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Adapting ZenStack to the Edge: Our Struggles and Learnings

· 6 min read
Co-founder of ZenStack

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Edge has been a buzzword for web development for a while, but the reality is the ecosystem support is still lagging, many tools and libraries are not ready for it yet. We've recently been working on adapting ZenStack to the edge runtime. As we're wrapping up the work, it's time to share our struggles and learnings with you.

What is Edge Runtime?​

In the context of JavaScript development, edge runtime is a kind of runtime environment that allows code to run closer to the user's location, typically at the "edge" of the network. It can potentially improve the performance of web applications by reducing latency and increasing the speed of content delivery.

For developers, the main mind-warping aspect of edge runtime is that it's a server-side environment, but it offers browser-like APIs. It means you can't enjoy the full power of Node.js or use arbitrary npm packages there. Most hurdles in adapting a project to edge runtime are about going around these limitations. You can get a feeling of what APIs are supported by skimming through this specification from WinterCG.

The Hurdles and Solutions​

CommonJS Support​

My initial worry was that to run in an edge runtime, your code has to be compiled into ESM. To my surprise, that's not the case. Although the edge runtime itself is not Node.js compatible and doesn't support the require API, apparently, the tooling of the hosting environments (like Vercel and Cloudflare) can handle CommonJS modules just fine. This saved us from the immediate trouble of converting our codebase to ESM, although we should do it anyway to keep up with the future trend.

Loading Modules Dynamically​

Being able to use CommonJS doesn't mean there are no restrictions. One of the biggest hurdles we met was that require a module from a dynamically calculated path is not supported. We do that in ZenStack for several reasons. For example, to deal with differences between multiple versions of a peer dependency (Prisma ORM specifically), we detect its version and adjust the module load path accordingly. It'll result in errors like:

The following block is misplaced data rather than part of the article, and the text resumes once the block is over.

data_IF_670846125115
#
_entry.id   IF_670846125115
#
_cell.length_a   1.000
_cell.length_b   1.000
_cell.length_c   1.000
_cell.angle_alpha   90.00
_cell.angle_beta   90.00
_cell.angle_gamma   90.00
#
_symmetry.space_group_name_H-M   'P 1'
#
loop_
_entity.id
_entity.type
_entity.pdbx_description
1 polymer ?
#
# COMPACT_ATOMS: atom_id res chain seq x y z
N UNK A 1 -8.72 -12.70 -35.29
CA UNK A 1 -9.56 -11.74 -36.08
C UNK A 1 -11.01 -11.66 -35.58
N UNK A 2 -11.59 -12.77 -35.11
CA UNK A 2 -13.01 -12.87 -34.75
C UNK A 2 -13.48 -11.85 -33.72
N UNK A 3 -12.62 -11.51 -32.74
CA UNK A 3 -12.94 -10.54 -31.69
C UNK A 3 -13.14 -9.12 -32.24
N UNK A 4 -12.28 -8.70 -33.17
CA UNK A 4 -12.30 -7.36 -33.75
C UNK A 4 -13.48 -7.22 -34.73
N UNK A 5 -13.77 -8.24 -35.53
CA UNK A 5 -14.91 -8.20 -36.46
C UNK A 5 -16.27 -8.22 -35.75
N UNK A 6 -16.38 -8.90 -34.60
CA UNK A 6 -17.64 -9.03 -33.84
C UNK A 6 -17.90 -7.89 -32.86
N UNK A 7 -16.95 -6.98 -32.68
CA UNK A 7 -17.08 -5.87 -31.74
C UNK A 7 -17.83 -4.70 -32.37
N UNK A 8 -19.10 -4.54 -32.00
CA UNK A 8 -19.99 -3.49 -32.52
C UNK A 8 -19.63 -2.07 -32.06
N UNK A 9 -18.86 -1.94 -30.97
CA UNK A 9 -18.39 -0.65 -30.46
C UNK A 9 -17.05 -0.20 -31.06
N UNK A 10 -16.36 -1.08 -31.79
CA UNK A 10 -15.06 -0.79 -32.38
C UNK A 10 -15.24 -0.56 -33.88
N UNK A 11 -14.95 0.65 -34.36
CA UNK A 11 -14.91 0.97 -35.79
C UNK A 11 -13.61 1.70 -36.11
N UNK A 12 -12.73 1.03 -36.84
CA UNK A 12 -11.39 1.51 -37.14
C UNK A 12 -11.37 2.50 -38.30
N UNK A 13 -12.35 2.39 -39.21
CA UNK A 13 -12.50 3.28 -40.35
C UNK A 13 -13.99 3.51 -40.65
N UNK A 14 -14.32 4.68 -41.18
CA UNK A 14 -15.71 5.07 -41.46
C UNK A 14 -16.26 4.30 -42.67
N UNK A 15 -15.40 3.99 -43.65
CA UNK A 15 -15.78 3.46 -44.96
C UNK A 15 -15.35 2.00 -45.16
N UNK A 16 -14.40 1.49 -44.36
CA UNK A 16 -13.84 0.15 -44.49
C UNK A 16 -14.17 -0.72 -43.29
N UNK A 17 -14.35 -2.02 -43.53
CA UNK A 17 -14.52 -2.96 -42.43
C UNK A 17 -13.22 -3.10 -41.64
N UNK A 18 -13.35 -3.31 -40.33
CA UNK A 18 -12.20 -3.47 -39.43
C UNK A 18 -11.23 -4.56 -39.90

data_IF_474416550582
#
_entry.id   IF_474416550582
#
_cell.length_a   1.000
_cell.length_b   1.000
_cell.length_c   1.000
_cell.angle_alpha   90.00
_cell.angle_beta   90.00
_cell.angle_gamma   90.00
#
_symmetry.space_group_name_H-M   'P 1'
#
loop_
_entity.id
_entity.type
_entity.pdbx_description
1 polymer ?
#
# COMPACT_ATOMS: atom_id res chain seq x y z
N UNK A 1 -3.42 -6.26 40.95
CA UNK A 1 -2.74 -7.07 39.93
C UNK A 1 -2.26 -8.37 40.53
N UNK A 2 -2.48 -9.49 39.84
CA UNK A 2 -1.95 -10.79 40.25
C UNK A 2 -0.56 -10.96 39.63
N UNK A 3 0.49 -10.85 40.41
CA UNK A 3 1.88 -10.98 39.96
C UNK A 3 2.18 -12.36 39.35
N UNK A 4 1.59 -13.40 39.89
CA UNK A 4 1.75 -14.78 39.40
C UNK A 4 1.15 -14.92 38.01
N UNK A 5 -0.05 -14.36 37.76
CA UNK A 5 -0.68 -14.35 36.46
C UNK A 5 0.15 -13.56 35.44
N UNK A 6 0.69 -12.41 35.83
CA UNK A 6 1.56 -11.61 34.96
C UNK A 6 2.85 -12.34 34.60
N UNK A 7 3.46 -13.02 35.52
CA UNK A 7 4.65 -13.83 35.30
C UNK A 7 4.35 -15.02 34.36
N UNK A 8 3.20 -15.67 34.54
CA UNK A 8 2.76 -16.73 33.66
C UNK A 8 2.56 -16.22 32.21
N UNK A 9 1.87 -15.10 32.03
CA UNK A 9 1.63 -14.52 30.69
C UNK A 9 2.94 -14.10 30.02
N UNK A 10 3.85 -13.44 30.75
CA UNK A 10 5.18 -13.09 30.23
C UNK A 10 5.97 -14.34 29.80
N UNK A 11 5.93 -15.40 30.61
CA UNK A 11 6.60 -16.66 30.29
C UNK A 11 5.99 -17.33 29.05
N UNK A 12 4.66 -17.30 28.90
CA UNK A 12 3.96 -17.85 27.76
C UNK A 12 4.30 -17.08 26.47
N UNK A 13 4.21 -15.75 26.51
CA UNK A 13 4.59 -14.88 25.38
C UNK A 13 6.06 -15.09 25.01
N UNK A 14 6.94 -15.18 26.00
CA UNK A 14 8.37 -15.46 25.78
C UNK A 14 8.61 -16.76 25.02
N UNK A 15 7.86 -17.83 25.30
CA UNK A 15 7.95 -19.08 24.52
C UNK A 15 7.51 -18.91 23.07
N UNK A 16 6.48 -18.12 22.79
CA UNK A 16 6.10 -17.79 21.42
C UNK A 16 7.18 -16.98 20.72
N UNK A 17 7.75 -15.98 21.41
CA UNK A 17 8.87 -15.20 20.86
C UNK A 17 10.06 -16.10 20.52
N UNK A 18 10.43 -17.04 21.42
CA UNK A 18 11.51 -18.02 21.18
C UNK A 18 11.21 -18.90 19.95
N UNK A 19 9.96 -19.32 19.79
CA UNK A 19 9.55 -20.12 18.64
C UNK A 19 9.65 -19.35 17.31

Error: Dynamic require of "[Module Name]" is not supported.

Fortunately, ZenStack has a compiler that generates JavaScript modules (from a DSL) loaded at runtime. We could turn the runtime detection into compile-time and generate the correct module import code for the specific project setup (Prisma version). That way, the module load path is static at runtime and works well with edge runtime.

Node APIs​

Edge runtime is not Node.js compatible, and this is an intentional trade-off made for a lighter footprint and better security. You can avoid using Node-specific APIs in your code, but it can be a harder problem to solve if some of your essential dependencies are using them.

For example, ZenStack relies on bcryptjs to hash passwords, which uses Node's crypto module. Ironically, crypto API is available in the edge runtime, but it's provided as a built-in, meaning you can't explicitly require it. To work around the problem, we have to let our users add a "browser" entry into "package.json" to tell Vercel's bundler to ignore the package during resolution:

"browser": {
"crypto": false

It's ugly, but it solves the problem.